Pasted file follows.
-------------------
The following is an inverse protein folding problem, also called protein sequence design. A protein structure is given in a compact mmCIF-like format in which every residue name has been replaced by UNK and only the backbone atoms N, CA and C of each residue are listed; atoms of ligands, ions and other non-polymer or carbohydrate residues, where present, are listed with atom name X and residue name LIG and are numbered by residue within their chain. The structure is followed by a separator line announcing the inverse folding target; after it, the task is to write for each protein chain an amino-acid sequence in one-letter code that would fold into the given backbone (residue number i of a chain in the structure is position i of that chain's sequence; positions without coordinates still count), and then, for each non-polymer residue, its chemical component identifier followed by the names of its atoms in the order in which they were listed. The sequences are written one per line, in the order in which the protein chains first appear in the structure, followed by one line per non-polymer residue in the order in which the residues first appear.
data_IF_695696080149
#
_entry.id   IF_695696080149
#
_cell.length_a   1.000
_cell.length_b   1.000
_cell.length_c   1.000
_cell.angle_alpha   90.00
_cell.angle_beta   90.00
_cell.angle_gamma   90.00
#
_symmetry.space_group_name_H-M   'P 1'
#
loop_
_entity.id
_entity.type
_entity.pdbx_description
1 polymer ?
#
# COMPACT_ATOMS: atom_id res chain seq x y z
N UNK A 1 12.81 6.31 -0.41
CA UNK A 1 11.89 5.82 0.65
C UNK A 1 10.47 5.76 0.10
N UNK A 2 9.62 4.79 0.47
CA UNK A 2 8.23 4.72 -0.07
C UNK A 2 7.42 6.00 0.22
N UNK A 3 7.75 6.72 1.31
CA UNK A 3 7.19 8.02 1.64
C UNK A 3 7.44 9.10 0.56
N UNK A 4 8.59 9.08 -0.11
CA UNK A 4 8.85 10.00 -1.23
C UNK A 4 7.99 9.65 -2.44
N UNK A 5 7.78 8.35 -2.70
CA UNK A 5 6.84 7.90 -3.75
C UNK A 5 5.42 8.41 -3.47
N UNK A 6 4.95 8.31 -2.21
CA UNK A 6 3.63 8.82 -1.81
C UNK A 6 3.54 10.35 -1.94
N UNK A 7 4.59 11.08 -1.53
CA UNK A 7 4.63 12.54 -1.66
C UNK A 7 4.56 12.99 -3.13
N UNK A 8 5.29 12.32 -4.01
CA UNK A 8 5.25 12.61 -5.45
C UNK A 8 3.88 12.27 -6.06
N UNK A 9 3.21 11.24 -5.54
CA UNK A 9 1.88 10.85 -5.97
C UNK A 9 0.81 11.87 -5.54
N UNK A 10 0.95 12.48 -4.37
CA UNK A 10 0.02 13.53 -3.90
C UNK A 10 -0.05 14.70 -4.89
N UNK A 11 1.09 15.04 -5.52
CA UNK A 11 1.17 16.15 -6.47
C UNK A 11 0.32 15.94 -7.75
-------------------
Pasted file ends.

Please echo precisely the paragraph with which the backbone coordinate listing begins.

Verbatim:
The following is an inverse protein folding problem, also called protein sequence design. A protein structure is given in a compact mmCIF-like format in which every residue name has been replaced by UNK and only the backbone atoms N, CA and C of each residue are listed; atoms of ligands, ions and other non-polymer or carbohydrate residues, where present, are listed with atom name X and residue name LIG and are numbered by residue within their chain. The structure is followed by a separator line announcing the inverse folding target; after it, the task is to write for each protein chain an amino-acid sequence in one-letter code that would fold into the given backbone (residue number i of a chain in the structure is position i of that chain's sequence; positions without coordinates still count), and then, for each non-polymer residue, its chemical component identifier followed by the names of its atoms in the order in which they were listed. The sequences are written one per line, in the order in which the protein chains first appear in the structure, followed by one line per non-polymer residue in the order in which the residues first appear.